Does Naples sign ordinance address ‘Open’ flags?

By Dawn De Busk

Staff Writer

NAPLES — Do flags that let people know a business is open constitute as signs?

What was referred to as “sail signs” was a topic for discussion brought up by Naples Selectman Rich Cebra during a recent board meeting.

As the conversation took it course, the selectmen agreed that it was time to hire an ordinance consultant to make the town’s ordinances more user-friendly.

After all, money has already been appropriated in this fiscal year’s budget to hire a firm for just that purpose.

As it stands, flag-type banners that advertise a business are not specifically addressed, while the size and placement of fixed signs is mentioned in the town’s Sign Ordinance.

An example of sail signs would be those used by Dunkin’ Donuts and the Umbrella Factory Outlet. Other local businesses, especially along Route 302, use them, too. This type of sign is called a banner, a feather flag, or a street flag by the companies that sell them,

“The sail signs: Is that a proper sign?” Cebra asked.

The answer was iffy.

“Our Sign Ordinance was written a while ago. They (flag signs) aren’t covered,” Naples Town Manager Ephrem Paraschak said. He preceded that statement by saying he and Code Enforcement Officer (CEO) Renee Carter had a discussion about banners being used as signs. The conclusion was that such banners are not covered in the Sign Ordinance, he said.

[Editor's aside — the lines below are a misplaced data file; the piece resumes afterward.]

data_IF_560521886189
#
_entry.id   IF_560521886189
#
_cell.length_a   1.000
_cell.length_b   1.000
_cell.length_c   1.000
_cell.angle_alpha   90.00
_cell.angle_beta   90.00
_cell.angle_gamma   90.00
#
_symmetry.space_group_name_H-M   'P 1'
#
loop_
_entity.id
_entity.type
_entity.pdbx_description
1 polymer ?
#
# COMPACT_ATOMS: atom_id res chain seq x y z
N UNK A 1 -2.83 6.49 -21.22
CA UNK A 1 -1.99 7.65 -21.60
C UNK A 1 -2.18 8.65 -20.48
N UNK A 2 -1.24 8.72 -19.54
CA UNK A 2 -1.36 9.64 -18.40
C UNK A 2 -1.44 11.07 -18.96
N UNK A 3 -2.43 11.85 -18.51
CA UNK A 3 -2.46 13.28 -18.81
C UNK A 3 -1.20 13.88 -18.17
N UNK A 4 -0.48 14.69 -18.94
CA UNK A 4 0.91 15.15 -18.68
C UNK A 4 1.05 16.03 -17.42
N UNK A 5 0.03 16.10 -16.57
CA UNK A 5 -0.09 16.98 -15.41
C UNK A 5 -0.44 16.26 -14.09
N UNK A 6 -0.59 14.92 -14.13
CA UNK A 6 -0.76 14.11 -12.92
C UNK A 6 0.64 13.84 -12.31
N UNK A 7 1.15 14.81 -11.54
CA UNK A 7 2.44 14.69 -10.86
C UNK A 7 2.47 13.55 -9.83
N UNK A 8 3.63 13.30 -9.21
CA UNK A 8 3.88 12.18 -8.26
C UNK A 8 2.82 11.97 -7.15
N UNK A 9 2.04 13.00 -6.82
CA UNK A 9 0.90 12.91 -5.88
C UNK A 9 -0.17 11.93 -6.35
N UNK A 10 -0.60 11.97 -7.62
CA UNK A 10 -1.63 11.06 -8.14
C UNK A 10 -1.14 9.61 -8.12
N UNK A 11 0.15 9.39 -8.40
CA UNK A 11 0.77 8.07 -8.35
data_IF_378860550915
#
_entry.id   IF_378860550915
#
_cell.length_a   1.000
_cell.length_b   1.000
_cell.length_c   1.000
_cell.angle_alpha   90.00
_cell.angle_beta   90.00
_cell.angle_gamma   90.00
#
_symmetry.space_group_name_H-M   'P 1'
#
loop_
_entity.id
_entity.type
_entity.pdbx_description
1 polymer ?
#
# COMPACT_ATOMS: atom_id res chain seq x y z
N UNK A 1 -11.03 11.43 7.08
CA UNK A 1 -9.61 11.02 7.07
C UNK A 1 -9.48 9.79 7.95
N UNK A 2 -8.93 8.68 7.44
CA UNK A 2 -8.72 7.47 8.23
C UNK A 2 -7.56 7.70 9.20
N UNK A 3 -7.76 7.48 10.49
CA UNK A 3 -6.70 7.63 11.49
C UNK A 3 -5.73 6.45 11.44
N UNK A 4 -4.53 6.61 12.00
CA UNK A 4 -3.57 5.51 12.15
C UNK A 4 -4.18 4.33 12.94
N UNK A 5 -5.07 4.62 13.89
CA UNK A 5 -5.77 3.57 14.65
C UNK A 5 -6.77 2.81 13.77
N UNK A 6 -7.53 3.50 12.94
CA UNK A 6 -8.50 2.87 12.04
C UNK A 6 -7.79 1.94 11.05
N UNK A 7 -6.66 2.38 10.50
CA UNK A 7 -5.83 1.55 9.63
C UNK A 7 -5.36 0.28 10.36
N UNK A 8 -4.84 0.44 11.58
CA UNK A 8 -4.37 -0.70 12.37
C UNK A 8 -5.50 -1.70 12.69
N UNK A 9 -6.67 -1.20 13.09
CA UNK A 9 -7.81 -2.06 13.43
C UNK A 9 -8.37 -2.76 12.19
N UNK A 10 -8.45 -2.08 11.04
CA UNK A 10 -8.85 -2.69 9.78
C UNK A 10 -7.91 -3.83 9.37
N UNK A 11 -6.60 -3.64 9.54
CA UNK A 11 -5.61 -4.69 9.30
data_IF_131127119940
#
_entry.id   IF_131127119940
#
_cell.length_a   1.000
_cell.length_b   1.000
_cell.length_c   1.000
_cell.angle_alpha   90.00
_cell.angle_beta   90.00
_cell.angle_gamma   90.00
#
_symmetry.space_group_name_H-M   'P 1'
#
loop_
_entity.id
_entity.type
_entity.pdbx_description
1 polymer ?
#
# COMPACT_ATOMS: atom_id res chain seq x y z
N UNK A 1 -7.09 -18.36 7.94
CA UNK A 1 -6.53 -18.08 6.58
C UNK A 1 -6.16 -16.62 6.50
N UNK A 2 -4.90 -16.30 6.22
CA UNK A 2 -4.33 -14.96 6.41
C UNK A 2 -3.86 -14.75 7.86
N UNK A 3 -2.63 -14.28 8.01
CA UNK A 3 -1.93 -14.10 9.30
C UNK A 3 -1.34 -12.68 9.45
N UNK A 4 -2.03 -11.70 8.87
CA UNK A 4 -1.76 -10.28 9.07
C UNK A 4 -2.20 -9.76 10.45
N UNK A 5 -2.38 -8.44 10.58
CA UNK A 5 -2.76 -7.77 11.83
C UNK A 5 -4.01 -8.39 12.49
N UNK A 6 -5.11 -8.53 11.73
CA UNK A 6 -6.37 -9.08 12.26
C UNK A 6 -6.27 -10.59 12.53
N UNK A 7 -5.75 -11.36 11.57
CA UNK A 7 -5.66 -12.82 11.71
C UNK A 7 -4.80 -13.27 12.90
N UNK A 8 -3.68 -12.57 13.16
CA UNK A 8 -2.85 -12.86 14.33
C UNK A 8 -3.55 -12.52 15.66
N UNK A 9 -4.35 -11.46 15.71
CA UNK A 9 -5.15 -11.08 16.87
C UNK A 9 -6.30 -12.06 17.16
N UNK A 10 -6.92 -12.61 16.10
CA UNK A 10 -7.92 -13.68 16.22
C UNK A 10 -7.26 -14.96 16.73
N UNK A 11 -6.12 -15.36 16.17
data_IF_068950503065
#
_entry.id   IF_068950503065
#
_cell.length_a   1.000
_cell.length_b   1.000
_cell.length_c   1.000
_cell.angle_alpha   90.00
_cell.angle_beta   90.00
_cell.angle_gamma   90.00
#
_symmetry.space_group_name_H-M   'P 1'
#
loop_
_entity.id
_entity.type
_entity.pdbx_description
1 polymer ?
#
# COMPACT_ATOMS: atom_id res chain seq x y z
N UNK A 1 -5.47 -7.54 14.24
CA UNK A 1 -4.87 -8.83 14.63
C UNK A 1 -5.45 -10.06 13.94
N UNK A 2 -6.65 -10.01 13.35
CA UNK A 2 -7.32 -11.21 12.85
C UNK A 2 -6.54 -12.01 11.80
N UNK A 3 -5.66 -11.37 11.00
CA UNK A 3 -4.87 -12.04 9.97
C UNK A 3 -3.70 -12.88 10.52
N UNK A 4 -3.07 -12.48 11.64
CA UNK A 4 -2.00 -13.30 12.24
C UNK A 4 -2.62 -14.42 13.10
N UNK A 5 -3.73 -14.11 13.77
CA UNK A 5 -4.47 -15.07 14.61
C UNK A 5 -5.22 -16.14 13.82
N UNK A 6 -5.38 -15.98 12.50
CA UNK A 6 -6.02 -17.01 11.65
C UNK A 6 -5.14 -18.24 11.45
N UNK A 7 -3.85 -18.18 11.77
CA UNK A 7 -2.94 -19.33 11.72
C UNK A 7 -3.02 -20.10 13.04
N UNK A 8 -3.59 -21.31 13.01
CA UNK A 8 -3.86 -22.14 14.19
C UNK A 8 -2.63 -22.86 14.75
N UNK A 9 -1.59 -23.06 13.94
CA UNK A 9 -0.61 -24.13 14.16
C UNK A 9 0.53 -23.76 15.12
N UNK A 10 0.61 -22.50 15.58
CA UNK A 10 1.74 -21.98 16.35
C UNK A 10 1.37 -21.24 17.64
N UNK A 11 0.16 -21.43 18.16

The Sign Ordinance does address mobile signs, which are those put up during the businesses’ open hours. Sometimes, businesses that use feather signs remove them when closing. Mobile signs were not talked about during the meeting.

However, it was mentioned that the subject of signs tends to bring forth opinions and emotion.

“Signs are, and have been, I know, a heated topic,” Selectman Kevin Rogers said. “It is not that long of an ordinance to read,” he said. He had found the Sign Ordinance on the town website, and was looking at the document on his computer screen.

Cebra asked if the Naples Ordinance Review Committee could be tasked with the job of looking at the Sign Ordinance.

Rogers said the voters had already approved the hiring of an ordinance consultant.

“The lead-in question is: Do we need a person to organize our ordinances? (Should we hire) the person we allotted the money in our budget for,” Rogers said.

Paraschak emphasized that “the goal is to consolidate the ordinances, but don’t change the intent.”

As requested by the board, Paraschak said he will draft the request for bid proposals (RFBP). A vote was not required for Paraschak to put the RFBP on his to do list.

“When these things are clarified, we will have a piece of paper explaining — this is what you can do; this is what you cannot do,” he said.

Chairman Bob Caron II said that was a good idea.

“If anything, it will make it easier for people to read — the Naples taxpayers, the CEO, developers,” he said. This process will help to tighten up the ordinances, he said.

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